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Person to Person

From Wikipedia, the free encyclopedia

Person to Person
Person to Person (logo).jpg
Logo for 2012 version
GenreInterview
Directed byFranklin J. Schaffner (1953–1959)
Bob Daily (1959–1960)
Presented byEdward R. Murrow (1953–1959)
Charles Collingwood (1959–1961)
Charlie Rose (2012)
Lara Logan (2012)
Country of originUnited States
Original language(s)English
No. of seasons9
Production
Executive producer(s)Susan Zirinsky (2012)
Producer(s)John Aaron
Jesse Zousmer
Charles Hill
Robert Sammon
Edward R. Murrow
Running time30 minutes (original run)
60 minutes (revival)
Release
Original networkCBS
Picture formatBlack-and-white (1953-1961)
1080i (HDTV) (2012)
Original releaseOctober 2, 1953 – September 8, 1961
February 8, 2012 – November 23, 2012

Person to Person is a popular television program in the United States that originally ran from 1953 to 1961, with two episodes of an attempted revival airing in 2012. Edward R. Murrow hosted the original series from its inception in 1953 until 1959, interviewing celebrities in their homes from a comfortable chair in his New York studio (his opening: "Good evening, I'm Ed Murrow. And the name of the program is 'Person to Person'. It's all live – there's no film"). In the last two years of its original run, Charles Collingwood was the host.

Although Murrow is best remembered as a reporter on programs such as Hear It Now and See It Now and for publicly confronting Senator Joseph McCarthy, on Person to Person he was a pioneer of the celebrity interview.

The program was well planned but not strictly scripted, with as many as six cameras and TV lighting installed to cover the guest's moves through his home, and a microwave link to transmit the signals back to the network. The guests wore wireless microphones to pick up their voices as they moved around the home or its grounds. The interviews were done live.[1] The two 15-minute interviews in each program were typically with very different types of people, such as a movie star and a scientist. Guests often used the appearance to promote their latest project or book.[2]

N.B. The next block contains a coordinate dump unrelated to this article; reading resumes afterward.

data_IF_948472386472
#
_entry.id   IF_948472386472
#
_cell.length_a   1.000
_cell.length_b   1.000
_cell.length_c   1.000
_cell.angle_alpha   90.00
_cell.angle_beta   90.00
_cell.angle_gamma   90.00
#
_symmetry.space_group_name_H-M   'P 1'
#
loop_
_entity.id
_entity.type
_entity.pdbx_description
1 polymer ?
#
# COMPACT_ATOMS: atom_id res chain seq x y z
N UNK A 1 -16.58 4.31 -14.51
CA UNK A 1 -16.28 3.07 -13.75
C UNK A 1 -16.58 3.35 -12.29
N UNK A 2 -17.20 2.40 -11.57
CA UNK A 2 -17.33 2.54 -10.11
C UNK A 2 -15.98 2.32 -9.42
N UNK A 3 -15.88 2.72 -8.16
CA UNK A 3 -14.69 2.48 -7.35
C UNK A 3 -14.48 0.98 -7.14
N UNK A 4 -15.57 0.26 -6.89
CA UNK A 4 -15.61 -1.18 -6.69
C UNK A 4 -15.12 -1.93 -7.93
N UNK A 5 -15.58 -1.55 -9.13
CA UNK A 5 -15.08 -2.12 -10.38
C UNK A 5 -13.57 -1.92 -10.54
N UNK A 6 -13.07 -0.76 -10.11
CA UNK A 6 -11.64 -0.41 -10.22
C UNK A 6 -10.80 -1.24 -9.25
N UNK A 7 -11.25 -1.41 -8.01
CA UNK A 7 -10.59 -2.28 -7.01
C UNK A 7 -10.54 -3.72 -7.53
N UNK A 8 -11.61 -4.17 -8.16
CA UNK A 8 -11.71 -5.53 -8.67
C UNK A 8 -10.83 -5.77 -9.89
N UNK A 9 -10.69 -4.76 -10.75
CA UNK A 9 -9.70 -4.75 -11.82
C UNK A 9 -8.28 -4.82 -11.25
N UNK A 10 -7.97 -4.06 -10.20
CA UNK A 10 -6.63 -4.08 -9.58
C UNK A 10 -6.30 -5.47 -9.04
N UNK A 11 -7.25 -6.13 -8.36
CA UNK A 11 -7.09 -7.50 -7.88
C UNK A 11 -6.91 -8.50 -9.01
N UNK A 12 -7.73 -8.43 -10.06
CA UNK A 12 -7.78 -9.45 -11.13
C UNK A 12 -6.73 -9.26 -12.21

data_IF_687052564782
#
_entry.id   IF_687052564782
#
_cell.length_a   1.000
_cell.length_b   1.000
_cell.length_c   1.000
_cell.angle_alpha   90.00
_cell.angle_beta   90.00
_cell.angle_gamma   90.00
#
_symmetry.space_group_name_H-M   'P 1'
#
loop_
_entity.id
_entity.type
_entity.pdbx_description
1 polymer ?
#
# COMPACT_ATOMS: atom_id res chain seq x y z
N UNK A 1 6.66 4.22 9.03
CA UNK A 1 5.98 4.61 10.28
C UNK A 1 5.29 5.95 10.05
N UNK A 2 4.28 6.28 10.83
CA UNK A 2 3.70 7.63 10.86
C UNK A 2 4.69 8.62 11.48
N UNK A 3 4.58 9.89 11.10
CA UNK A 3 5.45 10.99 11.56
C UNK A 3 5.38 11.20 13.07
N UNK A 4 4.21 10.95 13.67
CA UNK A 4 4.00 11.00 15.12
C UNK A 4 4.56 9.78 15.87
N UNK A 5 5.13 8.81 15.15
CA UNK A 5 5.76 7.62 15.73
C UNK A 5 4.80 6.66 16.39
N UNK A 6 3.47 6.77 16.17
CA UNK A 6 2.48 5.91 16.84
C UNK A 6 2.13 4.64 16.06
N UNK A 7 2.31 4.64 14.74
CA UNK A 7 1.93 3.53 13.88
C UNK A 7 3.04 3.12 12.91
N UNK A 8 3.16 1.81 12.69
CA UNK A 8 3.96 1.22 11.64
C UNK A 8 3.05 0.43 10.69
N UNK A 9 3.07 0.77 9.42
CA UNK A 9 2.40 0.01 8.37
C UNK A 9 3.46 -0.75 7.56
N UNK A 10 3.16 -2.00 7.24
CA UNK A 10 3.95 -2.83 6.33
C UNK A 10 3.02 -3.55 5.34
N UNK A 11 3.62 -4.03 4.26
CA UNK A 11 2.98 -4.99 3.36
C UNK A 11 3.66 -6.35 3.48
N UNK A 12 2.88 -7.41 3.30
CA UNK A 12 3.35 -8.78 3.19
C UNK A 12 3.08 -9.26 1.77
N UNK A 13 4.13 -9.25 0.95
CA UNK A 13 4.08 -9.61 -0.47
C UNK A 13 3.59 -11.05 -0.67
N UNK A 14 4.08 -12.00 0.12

Guests

The first guest was Roy Campanella who had just hit a Home run to win Game 3 for the Brooklyn Dodgers against the New York Yankees in the 1953 World Series. He later appeared in a wheelchair in 1959 following his automobile accident.[3]

The long list of guests included then-Senator John F. Kennedy and his wife Jacqueline, Elizabeth Taylor, Dean Martin, Frank Sinatra, Jerry Lewis, Marlon Brando, Humphrey Bogart and Lauren Bacall, Liberace, Ethel Waters,[4] Sammy Davis Jr., Groucho and Harpo Marx, Margaret Mead, Harry Truman, Marilyn Monroe, W.C. Handy, Tony Curtis and Janet Leigh, Fidel Castro, Bing Crosby, Leopold Stokowski, Kirk Douglas and John Steinbeck.[5]

The show featuring Bing Crosby and Mary Margaret McBride in December 1953 was the first time the show appeared in the Top 10 TV shows as measured by Trendex.[3] The highest-rated featured Elizabeth Taylor, Mike Todd and Mark Van Doren with a 35 Trendex.[3]

Revival

On December 15, 2011, CBS News announced they would bring back the news series with Charlie Rose and Lara Logan as hosts.[6] The network announced plans for two separately-scheduled episodes, based on pre-taped rather than live interviews.[7] According to Susan Zirinsky, an executive producer of the new show and of 48 Hours, they "tried to stay true to Edward R. Murrow's concept. The two reporters remain in New York, and we are taken in by the artist or the newsmaker into a special place. There's an intimacy when someone allows you into their home."[7]

The first episode, airing on February 8, 2012, featured interviews with George Clooney, Jon Bon Jovi, and Warren Buffett.[8] The premiere attracted 5.9 million viewers, less than a third of the viewers watching American Idol and fewer than the 8.44 million who watched The Middle; it outrated One Tree Hill and Whitney, though the latter attracted a larger share of the 18–49 audience.[9]

Had the two specially-scheduled episodes been well-received, Person to Person could have become a regularly scheduled series.[7] The second episode aired on November 23, 2012 (Black Friday), featuring Sean Penn, Alicia Keys and Drew Brees.

See also

References

  1. ^ McMahon, Ed; David Fisher (2007). When television was Young. Thomas Nelson Inc. pp. 146–149. ISBN 9781401603274. Retrieved 25 January 2009.
  2. ^ Newcomb, Horace (2004). Encyclopedia of Television (2 ed.). CRC Press. pp. 1747–1748. ISBN 9781579584115. Retrieved 25 January 2009.
  3. ^ a b c Traube, Leonard (June 24, 1959). "Murrow's 'Good Night & Good Luck'". Variety. p. 97. Retrieved June 16, 2019 – via Archive.org.
  4. ^ Bogle, Donald (2011). Heat Wave: The Life and Career of Ethel Waters. HarperCollins. pp. 476–477. ISBN 9780062041722.
  5. ^ "Thank You from "Person to Person"". Variety. June 24, 1959. p. 97. Retrieved June 16, 2019 – via Archive.org.
  6. ^ "CBS News Brings Back 'Person to Person'". TV by the Numbers. Retrieved December 15, 2011.
  7. ^ a b c Stelter, Brian (February 2, 2012). "Clooney, Buffett and Bon Jovi Featured on First Person to Person". Media Decoder (blog). The New York Times. Retrieved 2012-03-12.
  8. ^ de Moraes, Lisa (February 2, 2012). "'Person to Person' announces lineup: George Clooney, Jon Bon Jovi, Warren Buffett - The TV Column". The Washington Post. Retrieved 2012-02-04.
  9. ^ Seidman, Robert (February 9, 2012). "Wednesday Final Ratings: American Idol, Suburgatory Adjusted Up; Happy Endings, CSI, SVU, Among Many Downward Adjustments". TV by the Numbers. Retrieved 2012-03-12.

External links

This page was last edited on 26 June 2019, at 15:59
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